Isabel never saw a movie she didn’t like
until she was 30.
That’s my father speaking: Well, it’s my father’s voice in my head. I remember it clearly, although I’ve long-since forgotten who (besides me) he was sharing this insight with. And I never knew whether he was identifying a sad lack of discrimination or a happy ability to be pleased with whatever came by.
Funny? Yes. True? Not quite. Some of those late-night WWII movies I watched as a teenager were pretty drab. I watched them to the end anyway. With a handful of TV channels, all of them off the air for 8 hours/day, my choices were limited.
Maybe that early experience explains in part why I recently finished watching a movie I thought was truly awful. I kept thinking, “This has to get better.” But it never did, and then it ended.
I’m not much for rating stuff online, but I reached for the remote control for this one, keen to warn others: Stay Away! Then I stared, aghast, at my options.
In what possible universe does one star mean, “I hated it”? No no no. One star means:
- “I wouldn’t watch it again but it was OK.”
- “The screenplay was silly and the acting was only OK, but it was mildly amusing.”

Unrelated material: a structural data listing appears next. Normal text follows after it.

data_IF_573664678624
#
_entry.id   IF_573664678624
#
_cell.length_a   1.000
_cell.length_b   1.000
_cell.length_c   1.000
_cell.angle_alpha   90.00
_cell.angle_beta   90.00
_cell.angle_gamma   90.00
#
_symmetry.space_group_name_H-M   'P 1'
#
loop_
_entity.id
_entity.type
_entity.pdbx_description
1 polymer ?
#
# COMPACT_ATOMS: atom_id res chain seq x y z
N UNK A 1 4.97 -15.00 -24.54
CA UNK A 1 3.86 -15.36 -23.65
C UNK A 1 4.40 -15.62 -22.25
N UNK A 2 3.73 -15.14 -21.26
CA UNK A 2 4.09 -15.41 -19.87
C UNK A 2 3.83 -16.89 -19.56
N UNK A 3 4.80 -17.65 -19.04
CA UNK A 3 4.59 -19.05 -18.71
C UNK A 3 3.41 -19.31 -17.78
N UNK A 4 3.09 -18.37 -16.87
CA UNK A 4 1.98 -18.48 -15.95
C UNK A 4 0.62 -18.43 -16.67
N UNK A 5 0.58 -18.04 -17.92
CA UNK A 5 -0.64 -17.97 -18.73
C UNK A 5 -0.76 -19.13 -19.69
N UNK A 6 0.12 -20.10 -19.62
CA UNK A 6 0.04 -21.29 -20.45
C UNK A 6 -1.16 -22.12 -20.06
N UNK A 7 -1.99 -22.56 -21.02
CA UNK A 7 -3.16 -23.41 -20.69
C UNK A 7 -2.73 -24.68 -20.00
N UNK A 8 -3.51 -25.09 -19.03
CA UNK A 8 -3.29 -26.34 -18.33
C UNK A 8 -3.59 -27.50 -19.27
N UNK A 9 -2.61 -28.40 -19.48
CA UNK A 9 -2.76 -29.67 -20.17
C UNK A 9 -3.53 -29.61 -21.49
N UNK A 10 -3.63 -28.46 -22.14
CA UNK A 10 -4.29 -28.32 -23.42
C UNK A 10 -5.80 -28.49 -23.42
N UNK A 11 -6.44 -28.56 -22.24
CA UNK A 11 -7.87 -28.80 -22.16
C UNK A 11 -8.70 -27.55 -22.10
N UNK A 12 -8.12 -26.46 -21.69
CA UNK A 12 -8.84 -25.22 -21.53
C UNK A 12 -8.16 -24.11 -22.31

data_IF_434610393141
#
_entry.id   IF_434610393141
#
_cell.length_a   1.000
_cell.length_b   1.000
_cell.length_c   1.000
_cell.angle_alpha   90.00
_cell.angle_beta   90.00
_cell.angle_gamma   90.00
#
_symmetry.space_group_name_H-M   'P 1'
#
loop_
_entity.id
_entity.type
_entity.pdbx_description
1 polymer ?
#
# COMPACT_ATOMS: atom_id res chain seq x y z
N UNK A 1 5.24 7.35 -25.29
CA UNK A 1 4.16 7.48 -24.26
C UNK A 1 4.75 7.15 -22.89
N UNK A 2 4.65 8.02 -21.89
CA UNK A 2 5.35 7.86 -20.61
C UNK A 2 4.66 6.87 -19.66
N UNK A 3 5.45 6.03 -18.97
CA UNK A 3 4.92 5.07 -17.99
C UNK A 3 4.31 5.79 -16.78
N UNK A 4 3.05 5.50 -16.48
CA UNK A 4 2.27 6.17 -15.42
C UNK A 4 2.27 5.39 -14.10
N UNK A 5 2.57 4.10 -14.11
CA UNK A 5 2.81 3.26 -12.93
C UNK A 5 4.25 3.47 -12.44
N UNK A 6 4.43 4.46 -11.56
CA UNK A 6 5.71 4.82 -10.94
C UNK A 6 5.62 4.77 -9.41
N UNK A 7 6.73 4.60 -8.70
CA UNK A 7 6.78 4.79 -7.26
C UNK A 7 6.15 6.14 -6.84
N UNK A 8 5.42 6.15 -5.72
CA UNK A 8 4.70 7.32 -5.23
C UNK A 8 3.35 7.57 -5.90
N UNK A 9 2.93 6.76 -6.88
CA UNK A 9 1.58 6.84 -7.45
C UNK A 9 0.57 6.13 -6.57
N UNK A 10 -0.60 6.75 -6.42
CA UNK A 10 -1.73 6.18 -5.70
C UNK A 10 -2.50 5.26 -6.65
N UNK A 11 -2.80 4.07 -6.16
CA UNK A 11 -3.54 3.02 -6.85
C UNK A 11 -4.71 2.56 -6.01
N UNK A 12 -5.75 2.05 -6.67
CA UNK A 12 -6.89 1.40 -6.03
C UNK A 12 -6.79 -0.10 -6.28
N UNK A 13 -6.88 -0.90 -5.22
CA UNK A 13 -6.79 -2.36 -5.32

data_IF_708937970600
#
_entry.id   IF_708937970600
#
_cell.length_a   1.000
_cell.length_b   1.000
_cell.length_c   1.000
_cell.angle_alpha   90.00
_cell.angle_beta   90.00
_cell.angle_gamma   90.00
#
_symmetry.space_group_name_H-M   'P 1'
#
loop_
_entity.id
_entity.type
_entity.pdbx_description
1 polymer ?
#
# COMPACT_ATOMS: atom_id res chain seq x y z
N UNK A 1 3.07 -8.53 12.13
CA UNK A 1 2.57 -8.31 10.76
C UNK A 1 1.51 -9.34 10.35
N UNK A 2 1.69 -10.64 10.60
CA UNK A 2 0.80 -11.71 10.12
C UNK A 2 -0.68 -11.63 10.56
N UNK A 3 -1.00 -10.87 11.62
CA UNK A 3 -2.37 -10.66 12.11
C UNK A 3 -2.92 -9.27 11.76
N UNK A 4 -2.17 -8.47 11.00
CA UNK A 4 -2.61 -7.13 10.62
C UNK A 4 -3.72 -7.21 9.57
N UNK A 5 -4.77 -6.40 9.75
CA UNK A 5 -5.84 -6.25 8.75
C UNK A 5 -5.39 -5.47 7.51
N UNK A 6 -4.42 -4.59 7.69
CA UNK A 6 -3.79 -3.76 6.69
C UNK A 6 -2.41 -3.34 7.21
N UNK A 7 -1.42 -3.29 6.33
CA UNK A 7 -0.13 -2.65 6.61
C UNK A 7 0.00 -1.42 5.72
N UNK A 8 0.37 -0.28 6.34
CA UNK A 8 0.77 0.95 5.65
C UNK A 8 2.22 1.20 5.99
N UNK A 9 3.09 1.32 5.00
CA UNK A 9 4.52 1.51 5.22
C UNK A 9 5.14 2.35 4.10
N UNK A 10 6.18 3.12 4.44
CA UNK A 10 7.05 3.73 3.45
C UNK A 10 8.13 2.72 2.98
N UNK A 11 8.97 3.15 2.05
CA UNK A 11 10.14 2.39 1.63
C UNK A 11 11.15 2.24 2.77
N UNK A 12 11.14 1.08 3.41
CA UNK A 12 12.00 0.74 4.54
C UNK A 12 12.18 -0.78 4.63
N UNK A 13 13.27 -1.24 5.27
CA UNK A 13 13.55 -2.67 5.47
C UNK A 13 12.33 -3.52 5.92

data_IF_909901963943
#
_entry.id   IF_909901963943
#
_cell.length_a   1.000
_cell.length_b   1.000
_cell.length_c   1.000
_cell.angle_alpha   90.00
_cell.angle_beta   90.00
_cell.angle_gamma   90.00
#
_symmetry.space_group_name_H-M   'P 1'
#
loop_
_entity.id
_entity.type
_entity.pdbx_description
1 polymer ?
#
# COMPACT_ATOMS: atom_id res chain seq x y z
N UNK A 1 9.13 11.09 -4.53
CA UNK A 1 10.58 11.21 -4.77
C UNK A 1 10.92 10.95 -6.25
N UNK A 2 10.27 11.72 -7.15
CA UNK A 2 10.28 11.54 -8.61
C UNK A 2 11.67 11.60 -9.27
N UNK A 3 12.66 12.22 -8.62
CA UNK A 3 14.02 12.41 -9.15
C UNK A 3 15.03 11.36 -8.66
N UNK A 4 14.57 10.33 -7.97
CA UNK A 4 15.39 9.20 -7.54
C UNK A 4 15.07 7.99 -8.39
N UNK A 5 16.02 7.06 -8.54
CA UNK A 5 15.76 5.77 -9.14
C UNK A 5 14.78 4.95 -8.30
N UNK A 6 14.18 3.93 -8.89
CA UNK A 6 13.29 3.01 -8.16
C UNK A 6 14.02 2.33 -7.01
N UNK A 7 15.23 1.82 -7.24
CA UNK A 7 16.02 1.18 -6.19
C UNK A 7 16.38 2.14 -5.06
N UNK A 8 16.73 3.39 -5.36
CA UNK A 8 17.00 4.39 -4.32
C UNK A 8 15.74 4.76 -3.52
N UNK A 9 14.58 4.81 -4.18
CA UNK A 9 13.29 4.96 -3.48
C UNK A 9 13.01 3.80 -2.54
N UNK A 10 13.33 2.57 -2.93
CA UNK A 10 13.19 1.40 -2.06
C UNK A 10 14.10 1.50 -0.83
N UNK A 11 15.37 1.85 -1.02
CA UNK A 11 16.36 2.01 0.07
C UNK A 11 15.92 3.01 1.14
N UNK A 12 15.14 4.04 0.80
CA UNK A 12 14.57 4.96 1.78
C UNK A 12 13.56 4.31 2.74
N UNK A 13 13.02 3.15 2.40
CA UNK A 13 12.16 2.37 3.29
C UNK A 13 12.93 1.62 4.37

- “This is a typical vehicle for so-and-so. Not a film for the ages, but OK.”
One star means “I hated it” only when the objective is to get a star even from people who hated it, so others will say,
Look, it gets one star. How bad can it be?
One star — all the stars in this rating scheme — should be averaged from viewer input. My “Yuck!” should dilute “Wow!” ratings from critics who apparently and inexplicably liked it. And I’m still unexplicked even after reading their comments:
— a brilliant allegory for the increasingly superficial systems of contemporary courtship —
— visually stunning, narratively bold, and totally singular —
— [the director’s] most accessible and purely enjoyable film yet —
Yikes. Remind me not to watch any of this director’s less accessible and enjoyable movies.
One critic did offer some small-c criticism:
elegant and eccentric in Lanthimos’ familiar style,
but appears to run out of ideas at its mid-way point
And the rating that he gave to a movie that ran out of ideas halfway through? Three stars out of five. Three.
Is that a sad lack of discrimination or a happy ability to enjoy whatever narratively bold and brilliant allegory comes by? I don’t know, although I have some singular suspicions.
I do know that I’m paying more attention to rating systems. And from now on, I’m only playing if I get to select from the full range. The real full range.